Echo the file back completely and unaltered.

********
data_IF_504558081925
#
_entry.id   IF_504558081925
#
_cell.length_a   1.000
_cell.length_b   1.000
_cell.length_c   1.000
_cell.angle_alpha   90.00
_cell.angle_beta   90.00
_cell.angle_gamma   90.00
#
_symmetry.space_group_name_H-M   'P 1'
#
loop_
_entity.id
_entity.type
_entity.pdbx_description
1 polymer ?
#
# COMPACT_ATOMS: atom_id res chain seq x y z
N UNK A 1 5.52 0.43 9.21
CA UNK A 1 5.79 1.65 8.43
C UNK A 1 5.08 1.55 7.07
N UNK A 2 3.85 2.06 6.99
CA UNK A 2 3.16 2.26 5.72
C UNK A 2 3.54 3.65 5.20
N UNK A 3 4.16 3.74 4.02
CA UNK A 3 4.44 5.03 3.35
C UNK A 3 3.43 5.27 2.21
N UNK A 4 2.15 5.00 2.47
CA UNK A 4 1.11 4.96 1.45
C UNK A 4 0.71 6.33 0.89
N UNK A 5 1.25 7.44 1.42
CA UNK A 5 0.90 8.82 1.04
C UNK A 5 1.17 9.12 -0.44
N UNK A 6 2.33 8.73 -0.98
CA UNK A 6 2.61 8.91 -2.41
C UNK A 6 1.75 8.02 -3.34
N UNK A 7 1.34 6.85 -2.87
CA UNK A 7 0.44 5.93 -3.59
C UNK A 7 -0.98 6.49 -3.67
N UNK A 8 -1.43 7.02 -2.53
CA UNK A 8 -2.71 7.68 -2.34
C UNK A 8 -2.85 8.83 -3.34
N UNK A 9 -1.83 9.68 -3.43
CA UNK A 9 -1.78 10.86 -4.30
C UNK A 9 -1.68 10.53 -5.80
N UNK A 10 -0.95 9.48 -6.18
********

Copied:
data_IF_504558081925
#
_entry.id   IF_504558081925
#
_cell.length_a   1.000
_cell.length_b   1.000
_cell.length_c   1.000
_cell.angle_alpha   90.00
_cell.angle_beta   90.00
_cell.angle_gamma   90.00
#
_symmetry.space_group_name_H-M   'P 1'
#
loop_
_entity.id
_entity.type
_entity.pdbx_description
1 polymer ?
#
# COMPACT_ATOMS: atom_id res chain seq x y z
N UNK A 1 5.52 0.43 9.21
CA UNK A 1 5.79 1.65 8.43
C UNK A 1 5.08 1.55 7.07
N UNK A 2 3.85 2.06 6.99
CA UNK A 2 3.16 2.26 5.72
C UNK A 2 3.54 3.65 5.20
N UNK A 3 4.16 3.74 4.02
CA UNK A 3 4.44 5.03 3.35
C UNK A 3 3.43 5.27 2.21
N UNK A 4 2.15 5.00 2.47
CA UNK A 4 1.11 4.96 1.45
C UNK A 4 0.71 6.33 0.89
N UNK A 5 1.25 7.44 1.42
CA UNK A 5 0.90 8.82 1.04
C UNK A 5 1.17 9.12 -0.44
N UNK A 6 2.33 8.73 -0.98
CA UNK A 6 2.61 8.91 -2.41
C UNK A 6 1.75 8.02 -3.34
N UNK A 7 1.34 6.85 -2.87
CA UNK A 7 0.44 5.93 -3.59
C UNK A 7 -0.98 6.49 -3.67
N UNK A 8 -1.43 7.02 -2.53
CA UNK A 8 -2.71 7.68 -2.34
C UNK A 8 -2.85 8.83 -3.34
N UNK A 9 -1.83 9.68 -3.43
CA UNK A 9 -1.78 10.86 -4.30
C UNK A 9 -1.68 10.53 -5.80
N UNK A 10 -0.95 9.48 -6.18